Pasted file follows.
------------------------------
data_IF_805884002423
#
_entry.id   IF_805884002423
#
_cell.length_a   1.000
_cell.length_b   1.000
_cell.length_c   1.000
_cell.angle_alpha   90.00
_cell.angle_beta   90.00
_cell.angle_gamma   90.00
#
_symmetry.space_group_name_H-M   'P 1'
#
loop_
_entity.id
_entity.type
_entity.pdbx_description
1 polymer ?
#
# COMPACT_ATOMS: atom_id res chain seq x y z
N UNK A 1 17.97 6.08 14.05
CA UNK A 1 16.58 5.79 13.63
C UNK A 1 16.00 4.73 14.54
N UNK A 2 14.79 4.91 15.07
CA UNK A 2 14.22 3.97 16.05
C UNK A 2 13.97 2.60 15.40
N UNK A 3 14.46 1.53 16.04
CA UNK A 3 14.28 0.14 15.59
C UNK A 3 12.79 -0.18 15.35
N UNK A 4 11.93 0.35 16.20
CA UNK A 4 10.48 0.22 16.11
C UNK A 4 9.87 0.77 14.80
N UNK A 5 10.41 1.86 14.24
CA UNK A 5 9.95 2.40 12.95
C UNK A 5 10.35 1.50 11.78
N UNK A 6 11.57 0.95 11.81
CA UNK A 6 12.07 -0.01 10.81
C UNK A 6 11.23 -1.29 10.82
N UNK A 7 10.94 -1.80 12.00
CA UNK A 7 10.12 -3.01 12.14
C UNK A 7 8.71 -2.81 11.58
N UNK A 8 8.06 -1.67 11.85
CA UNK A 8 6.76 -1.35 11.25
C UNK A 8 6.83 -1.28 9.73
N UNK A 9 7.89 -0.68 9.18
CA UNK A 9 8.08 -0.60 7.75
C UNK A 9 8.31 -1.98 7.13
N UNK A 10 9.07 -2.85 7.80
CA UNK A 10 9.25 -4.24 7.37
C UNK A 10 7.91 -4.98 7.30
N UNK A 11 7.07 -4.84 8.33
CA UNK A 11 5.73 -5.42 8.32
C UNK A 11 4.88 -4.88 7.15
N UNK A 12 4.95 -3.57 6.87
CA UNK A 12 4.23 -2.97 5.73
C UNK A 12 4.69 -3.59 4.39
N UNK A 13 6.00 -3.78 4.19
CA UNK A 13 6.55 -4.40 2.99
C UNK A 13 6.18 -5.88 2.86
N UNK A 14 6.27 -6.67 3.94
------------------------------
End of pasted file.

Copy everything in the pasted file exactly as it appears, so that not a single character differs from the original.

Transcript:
data_IF_805884002423
#
_entry.id   IF_805884002423
#
_cell.length_a   1.000
_cell.length_b   1.000
_cell.length_c   1.000
_cell.angle_alpha   90.00
_cell.angle_beta   90.00
_cell.angle_gamma   90.00
#
_symmetry.space_group_name_H-M   'P 1'
#
loop_
_entity.id
_entity.type
_entity.pdbx_description
1 polymer ?
#
# COMPACT_ATOMS: atom_id res chain seq x y z
N UNK A 1 17.97 6.08 14.05
CA UNK A 1 16.58 5.79 13.63
C UNK A 1 16.00 4.73 14.54
N UNK A 2 14.79 4.91 15.07
CA UNK A 2 14.22 3.97 16.05
C UNK A 2 13.97 2.60 15.40
N UNK A 3 14.46 1.53 16.04
CA UNK A 3 14.28 0.14 15.59
C UNK A 3 12.79 -0.18 15.35
N UNK A 4 11.93 0.35 16.20
CA UNK A 4 10.48 0.22 16.11
C UNK A 4 9.87 0.77 14.80
N UNK A 5 10.41 1.86 14.24
CA UNK A 5 9.95 2.40 12.95
C UNK A 5 10.35 1.50 11.78
N UNK A 6 11.57 0.95 11.81
CA UNK A 6 12.07 -0.01 10.81
C UNK A 6 11.23 -1.29 10.82
N UNK A 7 10.94 -1.80 12.00
CA UNK A 7 10.12 -3.01 12.14
C UNK A 7 8.71 -2.81 11.58
N UNK A 8 8.06 -1.67 11.85
CA UNK A 8 6.76 -1.35 11.25
C UNK A 8 6.83 -1.28 9.73
N UNK A 9 7.89 -0.68 9.18
CA UNK A 9 8.08 -0.60 7.75
C UNK A 9 8.31 -1.98 7.13
N UNK A 10 9.07 -2.85 7.80
CA UNK A 10 9.25 -4.24 7.37
C UNK A 10 7.91 -4.98 7.30
N UNK A 11 7.07 -4.84 8.33
CA UNK A 11 5.73 -5.42 8.32
C UNK A 11 4.88 -4.88 7.15
N UNK A 12 4.95 -3.57 6.87
CA UNK A 12 4.23 -2.97 5.73
C UNK A 12 4.69 -3.59 4.39
N UNK A 13 6.00 -3.78 4.19
CA UNK A 13 6.55 -4.40 2.99
C UNK A 13 6.18 -5.88 2.86
N UNK A 14 6.27 -6.67 3.94